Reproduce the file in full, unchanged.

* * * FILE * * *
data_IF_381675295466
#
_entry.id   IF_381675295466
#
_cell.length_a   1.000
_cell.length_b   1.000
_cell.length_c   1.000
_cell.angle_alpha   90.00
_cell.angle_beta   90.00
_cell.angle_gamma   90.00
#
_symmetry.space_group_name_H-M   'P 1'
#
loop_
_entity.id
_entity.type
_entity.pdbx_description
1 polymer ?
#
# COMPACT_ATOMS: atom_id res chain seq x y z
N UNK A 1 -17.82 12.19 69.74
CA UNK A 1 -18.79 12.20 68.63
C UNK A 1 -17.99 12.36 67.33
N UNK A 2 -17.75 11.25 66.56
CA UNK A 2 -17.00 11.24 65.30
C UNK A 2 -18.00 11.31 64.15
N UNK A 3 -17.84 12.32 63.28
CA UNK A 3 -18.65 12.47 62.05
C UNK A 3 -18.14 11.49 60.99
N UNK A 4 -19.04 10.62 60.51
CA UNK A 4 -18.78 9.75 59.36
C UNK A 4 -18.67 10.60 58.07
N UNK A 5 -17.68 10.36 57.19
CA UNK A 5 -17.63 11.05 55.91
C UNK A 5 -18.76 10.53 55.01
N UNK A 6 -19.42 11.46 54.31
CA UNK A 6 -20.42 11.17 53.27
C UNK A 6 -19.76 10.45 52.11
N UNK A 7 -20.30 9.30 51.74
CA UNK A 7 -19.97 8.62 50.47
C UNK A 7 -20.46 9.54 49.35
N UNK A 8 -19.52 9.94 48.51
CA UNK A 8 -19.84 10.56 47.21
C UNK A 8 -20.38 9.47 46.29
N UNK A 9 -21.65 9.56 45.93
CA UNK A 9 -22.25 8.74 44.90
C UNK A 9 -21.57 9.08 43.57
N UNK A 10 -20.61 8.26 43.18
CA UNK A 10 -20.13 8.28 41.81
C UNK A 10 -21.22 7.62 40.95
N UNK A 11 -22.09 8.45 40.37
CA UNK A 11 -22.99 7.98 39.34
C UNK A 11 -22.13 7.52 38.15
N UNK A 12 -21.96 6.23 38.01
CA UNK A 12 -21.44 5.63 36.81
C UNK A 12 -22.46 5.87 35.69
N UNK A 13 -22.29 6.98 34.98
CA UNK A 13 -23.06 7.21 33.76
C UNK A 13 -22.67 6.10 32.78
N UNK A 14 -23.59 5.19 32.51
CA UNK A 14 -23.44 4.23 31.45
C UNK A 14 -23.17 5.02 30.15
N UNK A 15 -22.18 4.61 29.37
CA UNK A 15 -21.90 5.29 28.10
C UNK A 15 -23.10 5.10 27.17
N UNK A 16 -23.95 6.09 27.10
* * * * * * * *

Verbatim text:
data_IF_381675295466
#
_entry.id   IF_381675295466
#
_cell.length_a   1.000
_cell.length_b   1.000
_cell.length_c   1.000
_cell.angle_alpha   90.00
_cell.angle_beta   90.00
_cell.angle_gamma   90.00
#
_symmetry.space_group_name_H-M   'P 1'
#
loop_
_entity.id
_entity.type
_entity.pdbx_description
1 polymer ?
#
# COMPACT_ATOMS: atom_id res chain seq x y z
N UNK A 1 -17.82 12.19 69.74
CA UNK A 1 -18.79 12.20 68.63
C UNK A 1 -17.99 12.36 67.33
N UNK A 2 -17.75 11.25 66.56
CA UNK A 2 -17.00 11.24 65.30
C UNK A 2 -18.00 11.31 64.15
N UNK A 3 -17.84 12.32 63.28
CA UNK A 3 -18.65 12.47 62.05
C UNK A 3 -18.14 11.49 60.99
N UNK A 4 -19.04 10.62 60.51
CA UNK A 4 -18.78 9.75 59.36
C UNK A 4 -18.67 10.60 58.07
N UNK A 5 -17.68 10.36 57.19
CA UNK A 5 -17.63 11.05 55.91
C UNK A 5 -18.76 10.53 55.01
N UNK A 6 -19.42 11.46 54.31
CA UNK A 6 -20.42 11.17 53.27
C UNK A 6 -19.76 10.45 52.11
N UNK A 7 -20.30 9.30 51.74
CA UNK A 7 -19.97 8.62 50.47
C UNK A 7 -20.46 9.54 49.35
N UNK A 8 -19.52 9.94 48.51
CA UNK A 8 -19.84 10.56 47.21
C UNK A 8 -20.38 9.47 46.29
N UNK A 9 -21.65 9.56 45.93
CA UNK A 9 -22.25 8.74 44.90
C UNK A 9 -21.57 9.08 43.57
N UNK A 10 -20.61 8.26 43.18
CA UNK A 10 -20.13 8.28 41.81
C UNK A 10 -21.22 7.62 40.95
N UNK A 11 -22.09 8.45 40.37
CA UNK A 11 -22.99 7.98 39.34
C UNK A 11 -22.13 7.52 38.15
N UNK A 12 -21.96 6.23 38.01
CA UNK A 12 -21.44 5.63 36.81
C UNK A 12 -22.46 5.87 35.69
N UNK A 13 -22.29 6.98 34.98
CA UNK A 13 -23.06 7.21 33.76
C UNK A 13 -22.67 6.10 32.78
N UNK A 14 -23.59 5.19 32.51
CA UNK A 14 -23.44 4.23 31.45
C UNK A 14 -23.17 5.02 30.15
N UNK A 15 -22.18 4.61 29.37
CA UNK A 15 -21.90 5.29 28.10
C UNK A 15 -23.10 5.10 27.17
N UNK A 16 -23.95 6.09 27.10